What is a 'reciprocal tax' and why is Trump talking about it

Gary Cohn: Infrastructure is next
Gary Cohn: Infrastructure is next

President Donald Trump is trying to bolster his “America First” vision for trade policy. But his latest proposal might have more bark than bite.

At an event announcing his infrastructure plan Monday, Trump said that his administration plans to soon unveil a “reciprocal tax” on goods imported to the United States from other nations.

A reciprocal tax is charged on an import from another country that charges the U.S. a similar amount to export an American product into its market. It acts essentially as a tariff.

“We’re going to do a reciprocal tax and you’ll hear about that during the week and the coming months,” Trump said.

“We are going to charge countries outside of our country, countries that take advantage of the United States,” Trump added. “Some of them are so-called allies, but they’re not allies on trade.” He named Mexico, Canada, China, Japan and South Korea.

Related: Trump unveils infrastructure plan

Trump didn’t provide details on the size of the tax, nor the products or countries that would be subject to it.

A senior administration official at the White House said nothing formal was in the works, and that Trump was just reiterating his long-held sentiment about fair trade.

Trump also repeated his threat to terminate NAFTA, the free trade agreement between the U.S., Canada and Mexico. All three countries are currently renegotiating the pact, but little progress has been made on divisive issues, such as auto manufacturing.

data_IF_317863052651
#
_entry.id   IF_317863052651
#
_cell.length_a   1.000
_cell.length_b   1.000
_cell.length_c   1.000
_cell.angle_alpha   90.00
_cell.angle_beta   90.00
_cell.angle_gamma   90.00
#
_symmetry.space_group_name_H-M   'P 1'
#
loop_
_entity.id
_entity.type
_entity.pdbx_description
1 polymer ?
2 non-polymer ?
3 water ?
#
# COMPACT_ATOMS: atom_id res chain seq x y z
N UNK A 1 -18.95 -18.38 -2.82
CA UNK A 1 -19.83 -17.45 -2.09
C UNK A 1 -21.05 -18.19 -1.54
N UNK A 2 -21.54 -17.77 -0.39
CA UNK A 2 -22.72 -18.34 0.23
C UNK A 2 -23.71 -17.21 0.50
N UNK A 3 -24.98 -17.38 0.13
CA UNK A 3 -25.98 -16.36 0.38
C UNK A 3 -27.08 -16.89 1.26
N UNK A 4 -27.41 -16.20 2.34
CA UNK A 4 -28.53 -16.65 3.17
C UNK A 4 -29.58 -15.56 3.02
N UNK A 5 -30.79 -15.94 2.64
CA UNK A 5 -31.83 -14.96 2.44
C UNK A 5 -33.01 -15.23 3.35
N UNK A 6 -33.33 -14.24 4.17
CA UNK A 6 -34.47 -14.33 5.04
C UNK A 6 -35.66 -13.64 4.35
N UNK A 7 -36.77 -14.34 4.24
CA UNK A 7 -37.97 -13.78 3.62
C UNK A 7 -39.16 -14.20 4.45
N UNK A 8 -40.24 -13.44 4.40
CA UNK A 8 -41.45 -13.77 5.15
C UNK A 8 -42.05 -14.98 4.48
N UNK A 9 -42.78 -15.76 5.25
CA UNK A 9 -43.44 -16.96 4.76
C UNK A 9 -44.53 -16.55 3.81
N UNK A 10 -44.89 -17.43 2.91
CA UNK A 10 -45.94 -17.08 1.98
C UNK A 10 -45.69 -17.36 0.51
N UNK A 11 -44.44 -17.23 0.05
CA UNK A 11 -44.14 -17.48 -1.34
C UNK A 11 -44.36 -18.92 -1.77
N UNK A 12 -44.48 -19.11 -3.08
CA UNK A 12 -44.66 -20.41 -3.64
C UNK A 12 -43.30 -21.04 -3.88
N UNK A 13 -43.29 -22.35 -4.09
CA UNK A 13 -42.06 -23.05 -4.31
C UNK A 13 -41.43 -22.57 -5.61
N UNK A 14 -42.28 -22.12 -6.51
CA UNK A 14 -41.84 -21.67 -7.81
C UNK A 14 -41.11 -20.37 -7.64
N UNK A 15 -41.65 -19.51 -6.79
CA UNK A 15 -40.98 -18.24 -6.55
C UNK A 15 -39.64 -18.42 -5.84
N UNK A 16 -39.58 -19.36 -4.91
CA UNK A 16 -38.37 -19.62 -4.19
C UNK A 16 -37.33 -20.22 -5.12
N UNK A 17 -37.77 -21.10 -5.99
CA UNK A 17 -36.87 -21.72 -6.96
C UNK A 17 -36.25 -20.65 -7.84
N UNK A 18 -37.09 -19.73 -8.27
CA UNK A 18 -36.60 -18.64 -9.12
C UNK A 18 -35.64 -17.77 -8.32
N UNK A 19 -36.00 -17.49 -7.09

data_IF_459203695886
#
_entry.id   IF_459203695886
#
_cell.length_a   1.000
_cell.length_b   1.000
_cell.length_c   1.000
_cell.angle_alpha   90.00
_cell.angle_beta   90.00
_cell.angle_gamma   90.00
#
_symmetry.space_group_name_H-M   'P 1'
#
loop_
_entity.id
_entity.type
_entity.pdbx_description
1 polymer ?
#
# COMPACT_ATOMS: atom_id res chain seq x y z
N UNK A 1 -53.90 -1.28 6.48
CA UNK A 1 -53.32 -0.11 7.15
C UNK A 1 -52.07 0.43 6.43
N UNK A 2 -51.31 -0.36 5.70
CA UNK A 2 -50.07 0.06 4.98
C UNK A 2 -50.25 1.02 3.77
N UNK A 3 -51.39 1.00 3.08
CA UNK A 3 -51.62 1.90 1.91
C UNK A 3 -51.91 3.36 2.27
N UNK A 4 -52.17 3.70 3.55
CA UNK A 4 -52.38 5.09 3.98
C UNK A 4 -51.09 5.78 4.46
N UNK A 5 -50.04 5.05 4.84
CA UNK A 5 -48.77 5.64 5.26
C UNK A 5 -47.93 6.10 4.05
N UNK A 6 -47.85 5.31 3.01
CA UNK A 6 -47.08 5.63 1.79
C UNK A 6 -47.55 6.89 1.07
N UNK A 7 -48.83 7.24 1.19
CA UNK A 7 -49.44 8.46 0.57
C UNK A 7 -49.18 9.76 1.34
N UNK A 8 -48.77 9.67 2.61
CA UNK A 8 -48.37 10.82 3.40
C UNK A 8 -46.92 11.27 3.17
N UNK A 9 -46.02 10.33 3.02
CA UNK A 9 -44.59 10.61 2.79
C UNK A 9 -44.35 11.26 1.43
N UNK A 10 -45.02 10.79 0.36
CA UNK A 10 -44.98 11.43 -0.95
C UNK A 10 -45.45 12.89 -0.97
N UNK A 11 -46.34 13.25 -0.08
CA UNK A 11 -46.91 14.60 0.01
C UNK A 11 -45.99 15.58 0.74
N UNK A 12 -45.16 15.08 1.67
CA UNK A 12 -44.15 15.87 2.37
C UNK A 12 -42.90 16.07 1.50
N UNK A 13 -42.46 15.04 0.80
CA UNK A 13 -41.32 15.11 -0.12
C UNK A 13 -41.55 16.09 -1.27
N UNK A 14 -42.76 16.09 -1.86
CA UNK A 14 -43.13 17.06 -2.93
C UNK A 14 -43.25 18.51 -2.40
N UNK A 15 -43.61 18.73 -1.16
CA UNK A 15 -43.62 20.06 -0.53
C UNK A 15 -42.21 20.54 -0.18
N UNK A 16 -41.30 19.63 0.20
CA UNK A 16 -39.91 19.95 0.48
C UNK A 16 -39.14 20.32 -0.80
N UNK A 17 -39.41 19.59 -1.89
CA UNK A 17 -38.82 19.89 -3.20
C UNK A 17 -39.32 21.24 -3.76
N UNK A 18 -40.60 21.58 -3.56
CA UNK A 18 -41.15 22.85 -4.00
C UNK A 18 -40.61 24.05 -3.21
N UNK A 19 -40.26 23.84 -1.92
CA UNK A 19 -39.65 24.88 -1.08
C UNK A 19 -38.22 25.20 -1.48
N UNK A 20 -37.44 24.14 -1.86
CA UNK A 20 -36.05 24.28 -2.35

It’s not all talk: Trump has gotten tougher on America’s top trading partners in some ways.

In January, his administration announced tariffs on washing machines and solar panels — a move that mostly affects Mexico, China and South Korea.

Related: Did Trump just start a trade war with China?

The White House also began investigating the alleged theft of U.S. intellectual property by China last year, and it has slapped tariffs on Canada and other countries for imports. The U.S. is also renegotiating a trade pact with South Korea.

More key decisions are coming soon. Trump may soon impose tariffs on steel and aluminum after the Commerce Department concluded two separate investigations into whether imports of the commodities risk U.S. national security. The recommendations of those reports are not yet public.

Trump’s comments Monday echoed remarks he often made on the campaign trail in 2016. Back then, he threatened to impose a 35% tax on imports from Mexico and a 45% tax on Chinese exports to the United States. So far, those sweeping tariffs have not come to fruition.

Trade experts say a reciprocal tax would not achieve Trump’s top goal of reducing the U.S. trade deficit, nor would it help American consumers and businesses.

“A 10% tax on imports is akin to a 10% additional tax on your Walmart checkout,” says Christine McDaniel, a research fellow at the Mercatus Center in Washington and a former trade economist at the White House under President George W. Bush. “This tax will make our imports more expensive and reduce competition … it will make their cost of doing business go up.”

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